Letter on Farm Loan Interest Rates.
My dear Mr. Chairman:
I am disturbed by the provisions of H.R. 6763 and think I should advise you of the situation which the passage of this bill would create. The whole question involves the rate of' interest charged by government agencies and relates not only to farm loans but also to monies lent by the Home Owners' Loan Corporation, the Reconstruction Finance Corporation, the Public Works Administration, and other agencies.
We ought, first of all, to examine into the original object of the Congress and the Administration in 1933. It was:
(1) To stop wholesale foreclosure and failures by refinancing the debts of farmers, home owners, counties, cities, towns, small businesses and banks on a basis that would permit them to pay out as national prosperity returned;
(2) To provide for extensions of principal and interest payments which farmers, home owners, etc., etc., were unable to meet because of causes beyond their control.
In the case of farmers, they were the only classification of the many listed above who were given temporary reductions in interest rates to assist in their financial rehabilitation. This was done because of their then existing mortgages due to the Federal Land Banks, which had been made necessary by previous conditions.
In regard to farm borrowers, there was another definite objective-to avoid the old custom of 6 or 7 or 8 percent charged on first mortgages, and 8, 10, 12 and even 15 percent charged on second mortgages.
At the time the original legislation for farmers, home owners, business men, banks, municipalities, etc., was passed, no one thought, and no reasonable person should think today, that the Government of the United States should permanently subsidize these borrowers by an annual grant or gift caused by legalizing an abnormally low rate of interest.
It is not reasonable to insist that 4 percent on a first mortgage for a farmer or 5 percent on a second mortgage is an unreasonably high rate of interest.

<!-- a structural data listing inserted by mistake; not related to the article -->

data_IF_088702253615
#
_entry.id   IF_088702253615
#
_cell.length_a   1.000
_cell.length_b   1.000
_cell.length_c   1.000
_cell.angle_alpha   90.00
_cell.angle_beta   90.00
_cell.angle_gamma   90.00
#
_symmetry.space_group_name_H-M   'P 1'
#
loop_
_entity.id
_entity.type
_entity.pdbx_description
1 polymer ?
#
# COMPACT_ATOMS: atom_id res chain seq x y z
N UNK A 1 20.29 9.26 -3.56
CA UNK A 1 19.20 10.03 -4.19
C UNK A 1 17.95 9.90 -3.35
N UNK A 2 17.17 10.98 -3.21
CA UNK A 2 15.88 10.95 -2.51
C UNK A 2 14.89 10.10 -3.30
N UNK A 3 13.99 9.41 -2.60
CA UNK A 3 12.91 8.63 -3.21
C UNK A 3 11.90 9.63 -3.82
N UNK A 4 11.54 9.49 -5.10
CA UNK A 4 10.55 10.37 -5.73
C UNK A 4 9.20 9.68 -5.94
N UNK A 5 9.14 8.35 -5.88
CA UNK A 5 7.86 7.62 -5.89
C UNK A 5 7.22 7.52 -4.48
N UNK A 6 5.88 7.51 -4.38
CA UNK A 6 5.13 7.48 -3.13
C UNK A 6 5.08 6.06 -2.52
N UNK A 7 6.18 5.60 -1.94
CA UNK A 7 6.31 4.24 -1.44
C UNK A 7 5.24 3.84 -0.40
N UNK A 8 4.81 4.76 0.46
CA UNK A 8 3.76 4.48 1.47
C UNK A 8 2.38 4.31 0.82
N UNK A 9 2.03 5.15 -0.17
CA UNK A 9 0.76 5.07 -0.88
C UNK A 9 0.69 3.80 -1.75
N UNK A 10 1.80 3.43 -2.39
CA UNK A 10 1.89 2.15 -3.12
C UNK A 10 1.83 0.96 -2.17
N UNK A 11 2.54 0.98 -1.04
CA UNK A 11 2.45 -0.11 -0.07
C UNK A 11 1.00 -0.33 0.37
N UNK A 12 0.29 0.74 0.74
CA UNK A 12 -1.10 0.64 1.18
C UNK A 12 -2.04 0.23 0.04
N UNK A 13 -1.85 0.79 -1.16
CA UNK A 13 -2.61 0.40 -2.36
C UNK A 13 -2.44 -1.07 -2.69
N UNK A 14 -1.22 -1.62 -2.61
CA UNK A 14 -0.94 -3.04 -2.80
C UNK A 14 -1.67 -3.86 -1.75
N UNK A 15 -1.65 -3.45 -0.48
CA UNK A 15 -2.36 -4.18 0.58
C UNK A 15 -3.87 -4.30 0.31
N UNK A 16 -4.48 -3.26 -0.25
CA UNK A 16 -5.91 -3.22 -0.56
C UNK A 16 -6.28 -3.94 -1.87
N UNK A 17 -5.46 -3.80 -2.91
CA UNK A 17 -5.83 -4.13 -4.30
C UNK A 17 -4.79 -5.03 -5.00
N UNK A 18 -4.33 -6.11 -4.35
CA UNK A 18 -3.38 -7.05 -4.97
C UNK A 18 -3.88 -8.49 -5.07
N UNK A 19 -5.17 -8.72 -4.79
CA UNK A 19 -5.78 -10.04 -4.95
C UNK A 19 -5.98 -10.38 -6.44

Everybody knows that the government, as well as the Federal land banks, has to borrow money before it lends it and must, therefore, get that rate back. On long-term borrowings the government would have to pay a rate of interest of about 3 percent. The Federal land banks or the government must stand the cost of servicing loans and collecting the interest which, on the average, amounts to a little less than one percent. In addition to this, there are losses which will amount to at least one-half of one percent to one percent additional. The net result is that, at present, the Federal land banks must get a 4 percent return on first mortgages and the government a 5 percent return on second mortgages (where, of course, the losses are heavier), in order nearly to break even.
Any reduction below these rates constitutes a gift from the Federal Treasury.
In the case of H.R. 6763, the additional cost to the Government of the United States would be more than $40,000,000 a year. It seems to me that the Congress should be definitely advised of this fact before taking action on this bill.
The passage of this bill was clearly not contemplated in the preparation of the Budget for the fiscal year 1938. As you know, I am definitely seeking the balancing of that Budget. The problem is a comparatively simple one from the budgetary standpoint: if the Budget is thrown out of balance through extra appropriations or obligations, new taxes alone will bring the Budget into balance.
Very sincerely yours,
Honorable Marvin Jones,
Chairman, Committee on Agriculture,
House of Representatives,
Franklin D. Roosevelt, Letter on Farm Loan Interest Rates. Online by Gerhard Peters and John T. Woolley, The American Presidency Project https://www.presidency.ucsb.edu/node/209694